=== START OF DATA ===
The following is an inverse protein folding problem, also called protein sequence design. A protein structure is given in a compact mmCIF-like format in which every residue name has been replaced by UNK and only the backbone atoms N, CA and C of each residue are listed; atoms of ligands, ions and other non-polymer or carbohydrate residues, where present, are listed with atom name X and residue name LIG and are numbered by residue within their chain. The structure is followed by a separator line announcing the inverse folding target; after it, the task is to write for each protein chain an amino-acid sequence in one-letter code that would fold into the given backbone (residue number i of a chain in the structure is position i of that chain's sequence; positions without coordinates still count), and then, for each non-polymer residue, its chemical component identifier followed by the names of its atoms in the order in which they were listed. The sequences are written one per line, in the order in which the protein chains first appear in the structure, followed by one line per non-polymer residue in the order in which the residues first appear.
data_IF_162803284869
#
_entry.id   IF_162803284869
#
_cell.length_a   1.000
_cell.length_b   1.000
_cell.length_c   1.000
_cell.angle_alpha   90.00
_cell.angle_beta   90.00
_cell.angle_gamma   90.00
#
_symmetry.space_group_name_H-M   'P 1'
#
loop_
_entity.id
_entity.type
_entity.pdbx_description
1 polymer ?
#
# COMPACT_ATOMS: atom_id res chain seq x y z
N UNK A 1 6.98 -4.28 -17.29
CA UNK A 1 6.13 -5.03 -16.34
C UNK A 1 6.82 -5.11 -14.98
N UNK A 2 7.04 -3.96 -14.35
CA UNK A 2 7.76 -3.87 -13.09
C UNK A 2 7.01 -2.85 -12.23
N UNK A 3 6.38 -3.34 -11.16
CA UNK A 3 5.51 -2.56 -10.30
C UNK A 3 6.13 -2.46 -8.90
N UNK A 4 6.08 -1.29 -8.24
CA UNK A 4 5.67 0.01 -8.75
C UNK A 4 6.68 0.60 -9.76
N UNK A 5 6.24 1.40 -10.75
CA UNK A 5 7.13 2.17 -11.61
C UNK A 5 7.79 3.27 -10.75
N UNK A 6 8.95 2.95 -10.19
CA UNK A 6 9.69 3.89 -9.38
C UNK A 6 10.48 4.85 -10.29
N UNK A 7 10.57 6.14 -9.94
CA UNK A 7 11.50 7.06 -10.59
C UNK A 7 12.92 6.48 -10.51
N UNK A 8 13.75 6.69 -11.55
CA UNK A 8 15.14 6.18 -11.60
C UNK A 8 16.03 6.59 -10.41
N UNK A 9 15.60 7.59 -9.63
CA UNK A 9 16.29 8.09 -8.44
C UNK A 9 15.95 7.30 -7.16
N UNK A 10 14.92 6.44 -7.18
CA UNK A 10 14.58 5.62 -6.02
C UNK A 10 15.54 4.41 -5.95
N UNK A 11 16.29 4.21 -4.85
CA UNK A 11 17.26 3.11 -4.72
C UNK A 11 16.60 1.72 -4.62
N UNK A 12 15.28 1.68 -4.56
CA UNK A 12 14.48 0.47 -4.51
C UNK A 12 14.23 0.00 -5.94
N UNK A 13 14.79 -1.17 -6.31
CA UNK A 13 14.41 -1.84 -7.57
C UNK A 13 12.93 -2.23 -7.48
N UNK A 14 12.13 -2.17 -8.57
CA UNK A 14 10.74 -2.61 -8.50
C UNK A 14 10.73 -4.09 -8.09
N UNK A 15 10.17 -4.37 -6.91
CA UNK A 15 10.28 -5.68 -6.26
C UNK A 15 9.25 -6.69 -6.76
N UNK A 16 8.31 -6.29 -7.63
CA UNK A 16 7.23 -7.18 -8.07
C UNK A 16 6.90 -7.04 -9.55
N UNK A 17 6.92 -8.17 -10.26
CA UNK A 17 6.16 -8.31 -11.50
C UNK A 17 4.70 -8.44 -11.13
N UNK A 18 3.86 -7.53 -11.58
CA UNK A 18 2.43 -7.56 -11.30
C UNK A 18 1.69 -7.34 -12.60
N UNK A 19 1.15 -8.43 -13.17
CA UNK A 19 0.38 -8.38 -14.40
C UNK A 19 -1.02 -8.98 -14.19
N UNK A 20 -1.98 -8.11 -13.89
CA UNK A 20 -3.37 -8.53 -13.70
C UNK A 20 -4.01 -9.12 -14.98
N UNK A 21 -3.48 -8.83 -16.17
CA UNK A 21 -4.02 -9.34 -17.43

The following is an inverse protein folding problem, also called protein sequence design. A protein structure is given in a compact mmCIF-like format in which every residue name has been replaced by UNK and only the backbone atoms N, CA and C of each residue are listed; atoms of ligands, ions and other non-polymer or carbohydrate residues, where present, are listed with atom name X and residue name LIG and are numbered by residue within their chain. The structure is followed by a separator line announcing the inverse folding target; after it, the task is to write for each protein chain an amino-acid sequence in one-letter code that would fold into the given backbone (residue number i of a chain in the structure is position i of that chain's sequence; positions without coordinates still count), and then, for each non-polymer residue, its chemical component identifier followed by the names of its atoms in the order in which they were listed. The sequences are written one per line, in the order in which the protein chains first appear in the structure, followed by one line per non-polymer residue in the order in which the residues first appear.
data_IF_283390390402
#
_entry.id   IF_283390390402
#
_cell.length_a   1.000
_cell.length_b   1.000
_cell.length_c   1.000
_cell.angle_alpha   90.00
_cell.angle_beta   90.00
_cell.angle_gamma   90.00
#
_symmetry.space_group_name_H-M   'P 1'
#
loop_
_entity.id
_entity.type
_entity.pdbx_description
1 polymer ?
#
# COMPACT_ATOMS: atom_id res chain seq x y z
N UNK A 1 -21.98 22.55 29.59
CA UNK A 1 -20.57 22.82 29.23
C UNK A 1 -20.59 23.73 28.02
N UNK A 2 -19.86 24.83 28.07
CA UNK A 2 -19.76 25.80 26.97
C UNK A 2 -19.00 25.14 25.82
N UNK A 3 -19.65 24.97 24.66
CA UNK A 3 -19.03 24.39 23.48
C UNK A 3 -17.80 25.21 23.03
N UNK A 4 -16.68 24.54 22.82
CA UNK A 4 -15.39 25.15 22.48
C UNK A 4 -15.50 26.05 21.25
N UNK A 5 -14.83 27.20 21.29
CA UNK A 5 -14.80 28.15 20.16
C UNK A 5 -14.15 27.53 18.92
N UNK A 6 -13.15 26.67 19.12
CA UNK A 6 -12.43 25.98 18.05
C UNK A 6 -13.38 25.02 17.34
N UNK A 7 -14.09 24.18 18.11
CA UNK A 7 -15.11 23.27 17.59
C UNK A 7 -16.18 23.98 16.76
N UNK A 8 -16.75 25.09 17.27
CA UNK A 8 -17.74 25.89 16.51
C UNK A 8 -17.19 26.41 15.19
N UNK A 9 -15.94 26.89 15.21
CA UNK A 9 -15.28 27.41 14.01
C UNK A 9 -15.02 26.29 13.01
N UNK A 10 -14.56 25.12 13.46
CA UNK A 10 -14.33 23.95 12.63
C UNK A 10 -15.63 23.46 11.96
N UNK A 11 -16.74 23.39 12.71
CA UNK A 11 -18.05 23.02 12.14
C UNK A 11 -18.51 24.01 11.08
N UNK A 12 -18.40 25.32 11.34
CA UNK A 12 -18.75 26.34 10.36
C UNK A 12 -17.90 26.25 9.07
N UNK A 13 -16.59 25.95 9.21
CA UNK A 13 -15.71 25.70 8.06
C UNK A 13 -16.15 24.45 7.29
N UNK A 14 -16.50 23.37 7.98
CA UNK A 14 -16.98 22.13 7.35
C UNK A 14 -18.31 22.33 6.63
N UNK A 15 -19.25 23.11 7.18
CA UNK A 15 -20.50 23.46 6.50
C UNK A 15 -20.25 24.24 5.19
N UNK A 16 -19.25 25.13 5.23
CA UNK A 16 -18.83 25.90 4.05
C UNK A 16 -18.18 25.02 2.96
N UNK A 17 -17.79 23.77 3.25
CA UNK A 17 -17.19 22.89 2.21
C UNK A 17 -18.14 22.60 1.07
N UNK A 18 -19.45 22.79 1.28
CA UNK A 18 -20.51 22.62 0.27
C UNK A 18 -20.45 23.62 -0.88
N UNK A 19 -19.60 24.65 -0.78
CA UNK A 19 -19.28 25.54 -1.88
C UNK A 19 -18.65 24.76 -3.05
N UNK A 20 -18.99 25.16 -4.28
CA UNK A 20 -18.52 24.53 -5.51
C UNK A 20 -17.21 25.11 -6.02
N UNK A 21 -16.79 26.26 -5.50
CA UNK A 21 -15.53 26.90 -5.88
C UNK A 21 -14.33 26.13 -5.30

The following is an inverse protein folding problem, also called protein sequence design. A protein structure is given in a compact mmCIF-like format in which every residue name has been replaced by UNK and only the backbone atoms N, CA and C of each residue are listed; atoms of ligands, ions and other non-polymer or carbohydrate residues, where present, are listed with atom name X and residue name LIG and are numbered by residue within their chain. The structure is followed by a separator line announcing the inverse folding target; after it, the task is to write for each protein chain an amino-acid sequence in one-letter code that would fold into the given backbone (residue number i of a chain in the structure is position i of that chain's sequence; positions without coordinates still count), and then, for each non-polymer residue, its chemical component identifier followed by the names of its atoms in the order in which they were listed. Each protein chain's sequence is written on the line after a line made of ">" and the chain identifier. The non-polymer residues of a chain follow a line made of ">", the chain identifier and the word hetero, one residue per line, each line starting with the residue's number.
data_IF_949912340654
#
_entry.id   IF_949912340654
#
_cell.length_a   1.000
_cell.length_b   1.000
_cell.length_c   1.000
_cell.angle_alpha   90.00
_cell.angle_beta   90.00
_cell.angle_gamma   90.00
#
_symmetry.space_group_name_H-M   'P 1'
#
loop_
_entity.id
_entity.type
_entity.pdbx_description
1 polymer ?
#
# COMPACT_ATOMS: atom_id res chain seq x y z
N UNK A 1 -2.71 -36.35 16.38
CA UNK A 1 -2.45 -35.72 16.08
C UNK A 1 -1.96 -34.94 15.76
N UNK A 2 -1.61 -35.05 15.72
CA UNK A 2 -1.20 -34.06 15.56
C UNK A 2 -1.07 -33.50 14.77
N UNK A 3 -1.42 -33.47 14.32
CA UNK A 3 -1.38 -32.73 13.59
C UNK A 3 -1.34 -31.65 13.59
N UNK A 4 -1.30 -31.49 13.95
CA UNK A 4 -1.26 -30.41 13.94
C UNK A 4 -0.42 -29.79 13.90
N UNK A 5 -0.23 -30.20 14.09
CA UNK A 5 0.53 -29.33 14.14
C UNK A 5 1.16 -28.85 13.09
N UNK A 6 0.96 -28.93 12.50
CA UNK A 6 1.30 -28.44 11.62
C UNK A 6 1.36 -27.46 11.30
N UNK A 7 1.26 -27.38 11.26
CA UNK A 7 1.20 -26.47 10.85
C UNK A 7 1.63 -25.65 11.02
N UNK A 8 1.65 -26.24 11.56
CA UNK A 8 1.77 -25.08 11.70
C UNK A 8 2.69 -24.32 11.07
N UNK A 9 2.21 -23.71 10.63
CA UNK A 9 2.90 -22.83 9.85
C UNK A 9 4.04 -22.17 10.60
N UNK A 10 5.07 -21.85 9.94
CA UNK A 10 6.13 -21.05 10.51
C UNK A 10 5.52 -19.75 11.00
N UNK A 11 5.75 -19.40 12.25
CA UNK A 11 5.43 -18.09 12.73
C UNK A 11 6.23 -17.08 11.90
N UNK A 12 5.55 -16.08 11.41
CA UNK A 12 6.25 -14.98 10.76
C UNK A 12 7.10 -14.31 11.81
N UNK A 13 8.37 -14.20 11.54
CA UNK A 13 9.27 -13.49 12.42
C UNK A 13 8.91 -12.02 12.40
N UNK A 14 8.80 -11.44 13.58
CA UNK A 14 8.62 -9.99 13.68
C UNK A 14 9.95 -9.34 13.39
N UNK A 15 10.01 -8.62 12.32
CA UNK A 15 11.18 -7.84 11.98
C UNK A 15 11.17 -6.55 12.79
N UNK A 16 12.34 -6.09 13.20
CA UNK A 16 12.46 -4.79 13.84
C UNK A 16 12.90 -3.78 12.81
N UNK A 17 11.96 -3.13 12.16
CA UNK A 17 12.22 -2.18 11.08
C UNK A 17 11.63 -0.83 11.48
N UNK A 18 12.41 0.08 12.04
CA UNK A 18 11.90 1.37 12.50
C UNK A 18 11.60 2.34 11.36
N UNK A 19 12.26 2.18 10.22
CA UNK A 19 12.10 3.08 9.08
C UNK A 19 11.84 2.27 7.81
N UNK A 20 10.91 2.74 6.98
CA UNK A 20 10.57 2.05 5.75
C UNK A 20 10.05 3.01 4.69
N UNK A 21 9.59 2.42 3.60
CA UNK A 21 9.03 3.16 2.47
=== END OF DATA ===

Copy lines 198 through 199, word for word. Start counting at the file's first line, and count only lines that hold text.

N UNK A 4 -1.30 -31.49 13.95
CA UNK A 4 -1.26 -30.41 13.94